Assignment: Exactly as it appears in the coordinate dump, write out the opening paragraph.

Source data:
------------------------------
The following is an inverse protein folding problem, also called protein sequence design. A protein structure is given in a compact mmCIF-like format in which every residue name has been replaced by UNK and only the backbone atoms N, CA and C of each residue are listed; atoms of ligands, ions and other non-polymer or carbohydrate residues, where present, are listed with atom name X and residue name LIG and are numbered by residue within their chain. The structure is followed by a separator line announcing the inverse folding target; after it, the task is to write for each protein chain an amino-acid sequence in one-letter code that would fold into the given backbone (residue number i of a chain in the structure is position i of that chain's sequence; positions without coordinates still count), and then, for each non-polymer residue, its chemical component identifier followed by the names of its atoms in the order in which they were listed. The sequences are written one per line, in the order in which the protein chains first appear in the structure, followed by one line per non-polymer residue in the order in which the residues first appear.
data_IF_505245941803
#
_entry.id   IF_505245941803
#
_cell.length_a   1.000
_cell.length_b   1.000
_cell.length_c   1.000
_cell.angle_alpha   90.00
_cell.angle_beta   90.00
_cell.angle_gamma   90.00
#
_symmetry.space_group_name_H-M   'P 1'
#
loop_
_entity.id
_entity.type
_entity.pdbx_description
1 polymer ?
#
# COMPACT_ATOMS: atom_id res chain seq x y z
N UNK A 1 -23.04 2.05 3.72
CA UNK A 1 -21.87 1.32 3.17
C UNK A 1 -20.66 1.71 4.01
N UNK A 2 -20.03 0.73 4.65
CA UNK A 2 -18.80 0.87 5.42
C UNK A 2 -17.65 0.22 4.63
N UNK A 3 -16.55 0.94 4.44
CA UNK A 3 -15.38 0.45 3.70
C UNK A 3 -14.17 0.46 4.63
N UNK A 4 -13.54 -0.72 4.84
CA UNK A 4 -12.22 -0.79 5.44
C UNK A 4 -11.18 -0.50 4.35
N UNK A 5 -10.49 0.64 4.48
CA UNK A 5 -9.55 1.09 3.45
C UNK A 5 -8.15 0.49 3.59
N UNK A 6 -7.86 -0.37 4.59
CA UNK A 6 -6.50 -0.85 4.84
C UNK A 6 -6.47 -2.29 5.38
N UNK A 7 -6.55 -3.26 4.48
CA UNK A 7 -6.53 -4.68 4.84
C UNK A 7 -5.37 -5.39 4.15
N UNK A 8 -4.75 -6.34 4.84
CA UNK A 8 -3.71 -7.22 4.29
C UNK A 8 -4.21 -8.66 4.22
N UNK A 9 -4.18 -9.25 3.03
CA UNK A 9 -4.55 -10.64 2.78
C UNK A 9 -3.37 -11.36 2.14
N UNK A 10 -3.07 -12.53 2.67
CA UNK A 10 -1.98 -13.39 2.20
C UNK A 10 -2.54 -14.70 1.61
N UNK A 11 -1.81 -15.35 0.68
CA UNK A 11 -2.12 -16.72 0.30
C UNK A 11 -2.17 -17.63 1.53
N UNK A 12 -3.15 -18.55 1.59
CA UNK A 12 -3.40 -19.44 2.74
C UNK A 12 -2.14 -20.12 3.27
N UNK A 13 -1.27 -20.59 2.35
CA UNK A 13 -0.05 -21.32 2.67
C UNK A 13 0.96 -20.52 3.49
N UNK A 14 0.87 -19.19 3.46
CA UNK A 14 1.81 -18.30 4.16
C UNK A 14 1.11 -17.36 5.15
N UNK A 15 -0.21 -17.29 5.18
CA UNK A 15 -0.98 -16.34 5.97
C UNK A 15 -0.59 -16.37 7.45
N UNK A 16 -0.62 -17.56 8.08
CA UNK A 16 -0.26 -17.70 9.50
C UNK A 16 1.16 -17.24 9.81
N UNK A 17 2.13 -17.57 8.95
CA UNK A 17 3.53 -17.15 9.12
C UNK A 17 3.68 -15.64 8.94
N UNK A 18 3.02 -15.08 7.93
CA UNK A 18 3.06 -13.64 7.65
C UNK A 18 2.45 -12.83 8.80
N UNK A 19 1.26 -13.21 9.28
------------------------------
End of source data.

The following is an inverse protein folding problem, also called protein sequence design. A protein structure is given in a compact mmCIF-like format in which every residue name has been replaced by UNK and only the backbone atoms N, CA and C of each residue are listed; atoms of ligands, ions and other non-polymer or carbohydrate residues, where present, are listed with atom name X and residue name LIG and are numbered by residue within their chain. The structure is followed by a separator line announcing the inverse folding target; after it, the task is to write for each protein chain an amino-acid sequence in one-letter code that would fold into the given backbone (residue number i of a chain in the structure is position i of that chain's sequence; positions without coordinates still count), and then, for each non-polymer residue, its chemical component identifier followed by the names of its atoms in the order in which they were listed. The sequences are written one per line, in the order in which the protein chains first appear in the structure, followed by one line per non-polymer residue in the order in which the residues first appear.